There was a surprise victory for EU quitters, but where are their smiles?

Demonstrators hold up pro-Europe placards in Parliament Square as thousands of protesters take part in a March for Europe, through the centre of London on July 2, 2016, to protest against Britain's vote to leave the EU, which has plunged the government into political turmoil and left the country deeply polarised. PHOTO | AFP

What you need to know:

  • There seems little doubt that many of the 17 million who voted Leave were prompted by dislike of foreigners.
  • Three days after the vote a group of young males cornered a Muslim girl on the street and shouted at her: “Get out, we voted leave”.
  • Among the immediate reactions to the Leave victory: The pound sterling dropped like a stone, as did the stock markets.

For a victory celebration, there weren’t many laughs. Boris Johnson, Michael Gove and Nigel Farage appeared before the media after winning the referendum which will take Britain out of Europe. They were wearing what one newspaper called “coffin-lid faces”.

Their victory, which will have incalculable, life-changing effects, was a total surprise and will lead to Britain’s greatest constitutional convulsion of modern times. The Leave-ites won, not big but they won, so why were they not cock-a-hoop?

My belief: They were scared stiff. They did not expect victory and they had no concrete plans for the way ahead. Indeed, in no time at all, they were casting doubts on two of their own much trumpeted claims—that they would reclaim a supposed £350 million which Brussels takes from us each week and give it to the National Health Service, and that they would immediately cut back on immigration.

Nick Cohen in The Observer recalled two lines from a Rudyard Kipling poem: “I could not dig, I dare not rob, therefore I lied to please the mob”.

There seems little doubt that many of the 17 million who voted Leave were prompted by dislike of foreigners. They saw brown and black faces, and burkas and turbans on their streets and they heard languages they didn’t understand. They listened to the lies of professional racists that immigrants were getting free housing, full benefits and taking their jobs. And they believed them.

And if you think I’m extrapolating too far, three days after the vote a group of young males cornered a Muslim girl on the street and shouted at her: “Get out, we voted leave”. And a Polish family, here three years, received a card saying, “Polish vermin, go home”.

CAMERON SUPPORTED REMAIN

There was also, I suspect, an even stupider reason for voting to quit. The Leave vote was strongest in northern England, which is dominated by the opposition Labour party. My guess is that some of these people, seeing that Cameron supported Remain, concluded that Labour must therefore go for Leave.

The feeble performance of Labour’s leader, Jeremy Corbyn, did little to counter this perception. Although the party was committed to Remain, Corbyn was half-hearted in his few appearances and speeches. The result is many Labour MPs have turned against him and, as I write this, he is facing a challenge to his leadership.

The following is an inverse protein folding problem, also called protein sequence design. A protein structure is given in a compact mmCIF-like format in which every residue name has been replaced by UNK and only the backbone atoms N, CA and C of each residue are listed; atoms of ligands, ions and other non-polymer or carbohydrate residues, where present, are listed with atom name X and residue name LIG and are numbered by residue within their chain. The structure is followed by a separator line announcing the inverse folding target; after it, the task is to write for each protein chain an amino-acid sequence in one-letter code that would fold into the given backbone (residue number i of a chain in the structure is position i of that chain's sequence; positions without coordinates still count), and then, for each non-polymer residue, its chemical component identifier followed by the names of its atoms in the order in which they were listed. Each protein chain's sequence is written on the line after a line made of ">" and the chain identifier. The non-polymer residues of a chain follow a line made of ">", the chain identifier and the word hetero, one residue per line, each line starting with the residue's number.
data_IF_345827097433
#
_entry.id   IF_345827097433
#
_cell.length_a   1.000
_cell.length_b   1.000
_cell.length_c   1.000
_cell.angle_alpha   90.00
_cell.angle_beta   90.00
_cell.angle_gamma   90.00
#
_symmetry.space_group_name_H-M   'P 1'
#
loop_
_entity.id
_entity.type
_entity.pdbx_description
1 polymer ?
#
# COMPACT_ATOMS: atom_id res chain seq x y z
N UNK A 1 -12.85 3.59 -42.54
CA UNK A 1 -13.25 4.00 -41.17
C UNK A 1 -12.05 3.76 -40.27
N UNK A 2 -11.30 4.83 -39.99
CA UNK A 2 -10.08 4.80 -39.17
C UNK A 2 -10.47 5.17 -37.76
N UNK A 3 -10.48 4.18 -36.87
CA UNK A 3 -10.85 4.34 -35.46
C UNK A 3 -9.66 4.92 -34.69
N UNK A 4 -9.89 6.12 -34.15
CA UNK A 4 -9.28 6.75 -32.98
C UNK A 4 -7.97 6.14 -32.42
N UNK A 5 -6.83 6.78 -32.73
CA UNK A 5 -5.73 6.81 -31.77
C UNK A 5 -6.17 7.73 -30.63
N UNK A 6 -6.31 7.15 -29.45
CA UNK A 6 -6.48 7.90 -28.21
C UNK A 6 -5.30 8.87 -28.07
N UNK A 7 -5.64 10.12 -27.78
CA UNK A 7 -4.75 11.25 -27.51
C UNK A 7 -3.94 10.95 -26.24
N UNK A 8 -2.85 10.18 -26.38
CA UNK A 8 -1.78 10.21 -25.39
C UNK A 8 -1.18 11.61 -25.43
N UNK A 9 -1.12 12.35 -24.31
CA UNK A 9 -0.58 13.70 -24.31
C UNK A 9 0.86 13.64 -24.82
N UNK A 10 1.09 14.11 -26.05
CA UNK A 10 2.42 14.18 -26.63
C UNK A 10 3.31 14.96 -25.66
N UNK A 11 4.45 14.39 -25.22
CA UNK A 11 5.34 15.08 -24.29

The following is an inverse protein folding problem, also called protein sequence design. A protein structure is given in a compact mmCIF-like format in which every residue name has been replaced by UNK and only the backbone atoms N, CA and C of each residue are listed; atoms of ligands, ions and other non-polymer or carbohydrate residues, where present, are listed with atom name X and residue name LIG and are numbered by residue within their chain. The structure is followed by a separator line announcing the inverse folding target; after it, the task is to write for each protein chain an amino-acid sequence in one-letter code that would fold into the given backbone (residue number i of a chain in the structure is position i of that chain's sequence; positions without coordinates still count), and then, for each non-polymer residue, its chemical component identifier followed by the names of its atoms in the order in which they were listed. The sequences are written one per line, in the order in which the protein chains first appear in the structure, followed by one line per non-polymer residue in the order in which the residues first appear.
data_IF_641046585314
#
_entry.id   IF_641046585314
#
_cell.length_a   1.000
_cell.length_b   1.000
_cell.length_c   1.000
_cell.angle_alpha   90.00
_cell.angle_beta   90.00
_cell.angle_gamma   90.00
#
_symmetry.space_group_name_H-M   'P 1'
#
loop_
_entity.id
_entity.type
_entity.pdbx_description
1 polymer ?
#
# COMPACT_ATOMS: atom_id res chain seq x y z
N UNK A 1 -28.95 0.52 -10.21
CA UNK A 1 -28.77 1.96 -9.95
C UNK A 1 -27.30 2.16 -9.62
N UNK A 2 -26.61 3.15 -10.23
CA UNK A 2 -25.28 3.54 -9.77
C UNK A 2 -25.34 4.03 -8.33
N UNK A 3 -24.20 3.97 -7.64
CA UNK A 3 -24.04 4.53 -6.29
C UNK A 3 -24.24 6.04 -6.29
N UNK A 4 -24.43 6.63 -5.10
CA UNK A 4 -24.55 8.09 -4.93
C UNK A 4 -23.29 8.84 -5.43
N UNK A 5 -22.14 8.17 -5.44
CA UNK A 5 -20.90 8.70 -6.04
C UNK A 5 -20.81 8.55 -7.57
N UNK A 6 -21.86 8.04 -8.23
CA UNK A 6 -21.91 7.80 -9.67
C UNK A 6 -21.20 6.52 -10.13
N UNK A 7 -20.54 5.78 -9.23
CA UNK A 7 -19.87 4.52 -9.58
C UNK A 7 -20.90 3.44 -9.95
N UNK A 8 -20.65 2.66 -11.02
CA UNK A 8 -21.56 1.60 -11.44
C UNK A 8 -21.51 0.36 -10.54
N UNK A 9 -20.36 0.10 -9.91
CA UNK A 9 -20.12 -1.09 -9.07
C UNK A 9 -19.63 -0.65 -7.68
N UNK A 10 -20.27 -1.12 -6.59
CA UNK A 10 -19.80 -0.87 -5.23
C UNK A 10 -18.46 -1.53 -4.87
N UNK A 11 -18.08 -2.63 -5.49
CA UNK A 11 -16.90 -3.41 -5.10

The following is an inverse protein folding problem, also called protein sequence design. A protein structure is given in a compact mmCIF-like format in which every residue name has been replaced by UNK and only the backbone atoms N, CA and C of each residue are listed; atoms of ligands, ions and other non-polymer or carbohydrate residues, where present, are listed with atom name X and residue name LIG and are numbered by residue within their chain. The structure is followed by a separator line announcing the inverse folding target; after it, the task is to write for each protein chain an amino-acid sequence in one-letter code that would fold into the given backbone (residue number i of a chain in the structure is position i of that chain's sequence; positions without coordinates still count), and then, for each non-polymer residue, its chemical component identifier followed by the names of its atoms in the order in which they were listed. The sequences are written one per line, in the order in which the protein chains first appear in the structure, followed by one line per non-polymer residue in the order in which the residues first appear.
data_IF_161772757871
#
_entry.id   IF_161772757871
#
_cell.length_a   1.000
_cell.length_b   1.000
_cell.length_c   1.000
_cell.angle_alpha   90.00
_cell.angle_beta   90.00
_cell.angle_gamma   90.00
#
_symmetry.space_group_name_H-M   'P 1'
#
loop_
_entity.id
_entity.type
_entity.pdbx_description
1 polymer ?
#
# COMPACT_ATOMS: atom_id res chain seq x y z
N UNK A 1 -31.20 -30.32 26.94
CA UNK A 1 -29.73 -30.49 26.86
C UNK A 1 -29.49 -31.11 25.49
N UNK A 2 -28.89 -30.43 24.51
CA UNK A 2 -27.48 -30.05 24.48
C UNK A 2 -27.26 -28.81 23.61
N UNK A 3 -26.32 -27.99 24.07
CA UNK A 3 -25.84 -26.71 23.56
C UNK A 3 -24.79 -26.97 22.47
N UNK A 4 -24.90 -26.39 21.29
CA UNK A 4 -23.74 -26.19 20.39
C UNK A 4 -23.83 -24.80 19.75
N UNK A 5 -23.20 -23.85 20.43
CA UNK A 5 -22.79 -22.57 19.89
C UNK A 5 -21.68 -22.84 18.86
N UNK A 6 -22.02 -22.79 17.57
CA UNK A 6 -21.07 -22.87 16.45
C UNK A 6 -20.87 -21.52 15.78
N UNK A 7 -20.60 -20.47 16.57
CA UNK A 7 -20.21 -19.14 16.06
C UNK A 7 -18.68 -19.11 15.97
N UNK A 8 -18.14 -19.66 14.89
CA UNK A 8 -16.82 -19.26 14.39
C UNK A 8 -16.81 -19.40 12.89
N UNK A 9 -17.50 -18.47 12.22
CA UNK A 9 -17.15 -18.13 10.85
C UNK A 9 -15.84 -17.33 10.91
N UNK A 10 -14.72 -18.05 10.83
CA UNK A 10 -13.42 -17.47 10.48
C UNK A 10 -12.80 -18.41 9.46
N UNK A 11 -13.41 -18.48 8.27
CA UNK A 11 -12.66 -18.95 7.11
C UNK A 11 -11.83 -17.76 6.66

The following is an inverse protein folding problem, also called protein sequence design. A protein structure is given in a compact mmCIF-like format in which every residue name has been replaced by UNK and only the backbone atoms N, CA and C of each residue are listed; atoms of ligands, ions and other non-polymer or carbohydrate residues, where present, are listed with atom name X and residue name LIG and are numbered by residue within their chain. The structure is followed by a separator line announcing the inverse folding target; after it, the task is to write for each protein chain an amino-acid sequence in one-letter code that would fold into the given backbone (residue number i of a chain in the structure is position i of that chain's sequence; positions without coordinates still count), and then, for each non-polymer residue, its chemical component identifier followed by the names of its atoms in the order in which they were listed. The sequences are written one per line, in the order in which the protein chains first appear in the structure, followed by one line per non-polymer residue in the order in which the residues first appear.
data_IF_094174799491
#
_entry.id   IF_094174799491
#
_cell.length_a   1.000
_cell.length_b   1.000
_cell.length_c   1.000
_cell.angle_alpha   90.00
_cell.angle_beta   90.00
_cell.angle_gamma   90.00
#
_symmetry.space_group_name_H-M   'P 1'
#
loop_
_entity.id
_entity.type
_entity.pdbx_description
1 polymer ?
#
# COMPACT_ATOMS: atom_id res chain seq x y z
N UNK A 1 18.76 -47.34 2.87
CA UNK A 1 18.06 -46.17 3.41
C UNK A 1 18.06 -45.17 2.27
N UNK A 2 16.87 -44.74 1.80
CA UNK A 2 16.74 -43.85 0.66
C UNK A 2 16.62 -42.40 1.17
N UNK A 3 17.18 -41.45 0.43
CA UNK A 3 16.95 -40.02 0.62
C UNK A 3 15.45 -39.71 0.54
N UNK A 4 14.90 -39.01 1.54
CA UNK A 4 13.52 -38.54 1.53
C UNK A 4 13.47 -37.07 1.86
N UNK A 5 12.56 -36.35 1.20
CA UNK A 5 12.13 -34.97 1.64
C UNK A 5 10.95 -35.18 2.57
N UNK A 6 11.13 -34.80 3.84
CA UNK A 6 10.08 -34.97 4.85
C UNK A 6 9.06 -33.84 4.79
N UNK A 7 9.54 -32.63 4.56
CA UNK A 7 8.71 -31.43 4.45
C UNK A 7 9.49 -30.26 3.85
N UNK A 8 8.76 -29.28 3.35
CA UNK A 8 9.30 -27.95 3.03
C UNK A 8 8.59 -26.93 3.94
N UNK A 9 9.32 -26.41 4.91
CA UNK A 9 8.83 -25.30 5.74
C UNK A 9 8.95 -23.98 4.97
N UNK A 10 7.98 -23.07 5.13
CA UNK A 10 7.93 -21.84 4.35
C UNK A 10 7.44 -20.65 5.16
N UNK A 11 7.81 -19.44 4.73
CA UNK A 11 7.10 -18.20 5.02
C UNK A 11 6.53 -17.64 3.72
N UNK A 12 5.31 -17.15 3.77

The Conservatives have even bigger problems. With Cameron on his way out, the chances are that the leadership will be dominated by nationalist right-wingers, with Johnson a likely premier. This is a most unpalatable prospect for many one-nation Tories.

Among the immediate reactions to the Leave victory: The pound sterling dropped like a stone, as did the stock markets; the UK’s credit rating was lowered to “negative”. the White House reaffirmed President Obama’s recent warning that Britain would “go to the back of the queue” if it wanted to renegotiate a trade agreement; one major bank talked about relocating 1,000 employees from the city of London to Paris; the separation of Scotland from England turned from possibility to probability.

Writing on the referendum here last week, I rather complacently remarked that “I’m prepared to guess that the good guys of Remain have won”. Well, I wasn’t the only one to get it wrong. But I also added that if they lost, I would be dusting off my passport. Oh dear!

I am not as travel-happy as in days of yore, but already my friend in Tokyo, Mitsuaki Iwase, has invited me to Japan, pointing out that Scotch whisky is much cheaper over there. And there’s always the Loughrans’ original home, the island of Ireland, which would surely make me welcome. I would be a returning immigrant, after all.

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More than 100 British football fans aged under 18 have been banned from attending football matches in the past three years for offences such as throwing missiles, running onto the pitch, fighting and shouting abuse.

Nobody was banned for breaking wind, but that is what caused a Swedish footballer to be red-carded.

Adam Lindin Lunjkvist, aged 25, was playing for Pershagen SK against Jarna SK, in, perhaps appropriately, the bottom tier of the Swedish league, when it happened. Karsten Linde, striker for the opposition team, said: “I was standing a good distance away but I heard it loud and clear”.

Adam said, “The bench couldn’t believe I was sent off for farting”. Admitting the offence, he said, “It was one of those days. Every time I pushed my body, I farted a little. It’s natural, everybody does it”.

The referee decreed Adam’s flatulence to be “unsportsmanlike conduct”.

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Last word on Europe, overheard from a young woman on a northern city street: “Does it mean that everybody who voted Leave has to go out but the others can stay here?” Aaaaaaaarrrrrrrgh!

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